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The Homeric Hymns A New Prose translation and Essays, Literary and Mythological

Page: 29

Therewith she won over the heart of the Far-darter, even that to Telphusa herself should be honour in that land, and not to the Far-darter.

Thenceforward didst thou fare, far-darting Apollo, and camest to the city of the overweening Phlegyæ, that reckless of Zeus dwelt there in a goodly glade by the Cephisian mere. Thence fleetly didst thou speed to p. 119the ridge of the hills, and camest to Crisa beneath snowy Parnassus, to a knoll that faced westward, but above it hangs a cliff, and a hollow dell runs under, rough with wood, and even there Prince Phœbus Apollo deemed well to build a goodly temple, and spake, saying: “Here methinketh to stablish a right fair temple, to be a place oracular to men, that shall ever bring me hither goodly hecatombs, both they that dwell in rich Peloponnesus, and they of the mainland and sea-girt isles, seeking here the word of sooth; to them all shall I speak the decree unerring, rendering oracles within my wealthy shrine.”

So speaking, Phœbus Apollo marked out the foundations, right long and wide, and thereon Trophonius and Agamedes laid the threshold of stone, the sons of Erginus, dear to the deathless Gods. But round all the countless tribes of men built a temple with wrought stones to be famous for ever in song.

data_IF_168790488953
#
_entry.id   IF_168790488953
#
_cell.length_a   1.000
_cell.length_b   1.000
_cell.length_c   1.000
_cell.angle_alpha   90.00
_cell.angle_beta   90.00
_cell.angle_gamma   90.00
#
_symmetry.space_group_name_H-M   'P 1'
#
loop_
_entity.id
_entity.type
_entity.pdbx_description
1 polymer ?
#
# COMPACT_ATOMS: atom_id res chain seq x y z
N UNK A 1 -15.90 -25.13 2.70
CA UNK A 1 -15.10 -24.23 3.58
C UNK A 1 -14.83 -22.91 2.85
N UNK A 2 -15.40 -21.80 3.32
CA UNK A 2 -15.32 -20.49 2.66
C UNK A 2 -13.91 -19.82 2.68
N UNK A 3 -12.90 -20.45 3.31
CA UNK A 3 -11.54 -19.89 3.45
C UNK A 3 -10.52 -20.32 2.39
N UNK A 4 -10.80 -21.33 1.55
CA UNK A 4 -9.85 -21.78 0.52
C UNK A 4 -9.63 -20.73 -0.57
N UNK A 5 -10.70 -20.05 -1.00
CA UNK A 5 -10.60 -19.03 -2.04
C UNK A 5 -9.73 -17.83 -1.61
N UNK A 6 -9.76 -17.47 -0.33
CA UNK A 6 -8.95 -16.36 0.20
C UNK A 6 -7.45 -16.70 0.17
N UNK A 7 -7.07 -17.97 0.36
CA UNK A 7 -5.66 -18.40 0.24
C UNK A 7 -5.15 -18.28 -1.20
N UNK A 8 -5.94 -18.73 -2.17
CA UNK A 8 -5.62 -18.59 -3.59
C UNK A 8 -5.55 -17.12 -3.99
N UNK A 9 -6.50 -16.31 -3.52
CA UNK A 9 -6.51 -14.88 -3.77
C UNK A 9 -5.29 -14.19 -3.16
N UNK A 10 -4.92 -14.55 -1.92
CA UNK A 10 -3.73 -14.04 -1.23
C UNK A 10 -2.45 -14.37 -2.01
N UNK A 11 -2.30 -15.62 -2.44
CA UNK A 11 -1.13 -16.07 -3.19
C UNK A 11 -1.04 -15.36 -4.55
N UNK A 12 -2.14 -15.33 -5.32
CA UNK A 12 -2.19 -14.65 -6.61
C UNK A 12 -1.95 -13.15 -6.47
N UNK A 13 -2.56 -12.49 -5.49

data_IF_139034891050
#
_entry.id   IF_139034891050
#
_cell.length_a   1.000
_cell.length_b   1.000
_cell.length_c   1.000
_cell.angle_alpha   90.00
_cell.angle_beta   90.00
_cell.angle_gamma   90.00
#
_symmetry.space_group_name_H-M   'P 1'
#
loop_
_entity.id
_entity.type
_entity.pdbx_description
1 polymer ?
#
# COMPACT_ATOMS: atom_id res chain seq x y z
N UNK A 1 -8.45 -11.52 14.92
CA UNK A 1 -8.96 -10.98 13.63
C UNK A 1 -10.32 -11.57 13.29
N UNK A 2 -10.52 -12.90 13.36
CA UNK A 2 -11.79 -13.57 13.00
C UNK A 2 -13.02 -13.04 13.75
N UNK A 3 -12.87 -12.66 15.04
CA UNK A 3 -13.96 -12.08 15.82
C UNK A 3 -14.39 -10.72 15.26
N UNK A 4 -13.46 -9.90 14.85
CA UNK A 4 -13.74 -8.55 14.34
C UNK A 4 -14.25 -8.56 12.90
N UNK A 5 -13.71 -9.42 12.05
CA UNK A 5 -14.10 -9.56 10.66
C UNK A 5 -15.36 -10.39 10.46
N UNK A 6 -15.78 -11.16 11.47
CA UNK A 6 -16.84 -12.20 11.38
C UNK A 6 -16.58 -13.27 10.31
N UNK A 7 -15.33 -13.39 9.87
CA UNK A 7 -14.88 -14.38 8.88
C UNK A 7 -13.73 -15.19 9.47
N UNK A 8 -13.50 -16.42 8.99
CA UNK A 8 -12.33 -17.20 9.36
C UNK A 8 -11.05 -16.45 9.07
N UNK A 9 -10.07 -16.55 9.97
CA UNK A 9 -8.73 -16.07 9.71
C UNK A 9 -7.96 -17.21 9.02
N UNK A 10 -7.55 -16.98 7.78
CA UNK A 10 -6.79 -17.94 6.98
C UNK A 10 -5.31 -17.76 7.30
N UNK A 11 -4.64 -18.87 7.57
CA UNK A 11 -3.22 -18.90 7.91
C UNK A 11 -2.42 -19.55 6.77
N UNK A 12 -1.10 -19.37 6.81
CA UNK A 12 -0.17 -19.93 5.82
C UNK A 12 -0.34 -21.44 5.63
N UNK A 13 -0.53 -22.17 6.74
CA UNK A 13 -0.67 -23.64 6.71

Hard by is a fair-flowing stream, and there, with an arrow from his strong bow, p. 120did the Prince, the son of Zeus, slay the Dragoness, mighty and huge, a wild Etin, that was wont to wreak many woes on earthly men, on themselves, and their straight-stepping flocks, so dread a bane was she.

[This Dragoness it was that took from golden-throned Hera and reared the dread Typhaon, not to be dealt with, a bane to mortals. Him did Hera bear, upon a time, in wrath with father Zeus, whenas Cronides brought forth from his head renowned Athene. Straightway lady Hera was angered, and spake among the assembled Gods:

“Listen to me, ye Gods, and Goddesses all, how cloud-collecting Zeus is first to begin the dishonouring of me, though he made me his wife in honour. And now, apart from me, he has brought forth grey-eyed Athene who excels among all the blessed Immortals. But he was feeble from the birth, among all the Gods, my son Hephæstos, lame and withered of foot, whom I myself lifted in my hands, and cast into the wide sea. But the daughter of Nereus, Thetis of the silver feet, p. 121received him and nurtured him among her sisters. Would that she had done other grace to the blessed Immortals!

“Thou evil one of many wiles, what other wile devisest thou? How hadst thou the heart now alone to bear grey-eyed Athene? Could I not have borne her? But none the less would she have been called thine among the Immortals, who hold the wide heaven. Take heed now, that I devise not for thee some evil to come. Yea, now shall I use arts whereby a child of mine shall be born, excelling among the immortal Gods, without dishonouring thy sacred bed or mine, for verily to thy bed I will not come, but far from thee will nurse my grudge against the Immortal Gods.”


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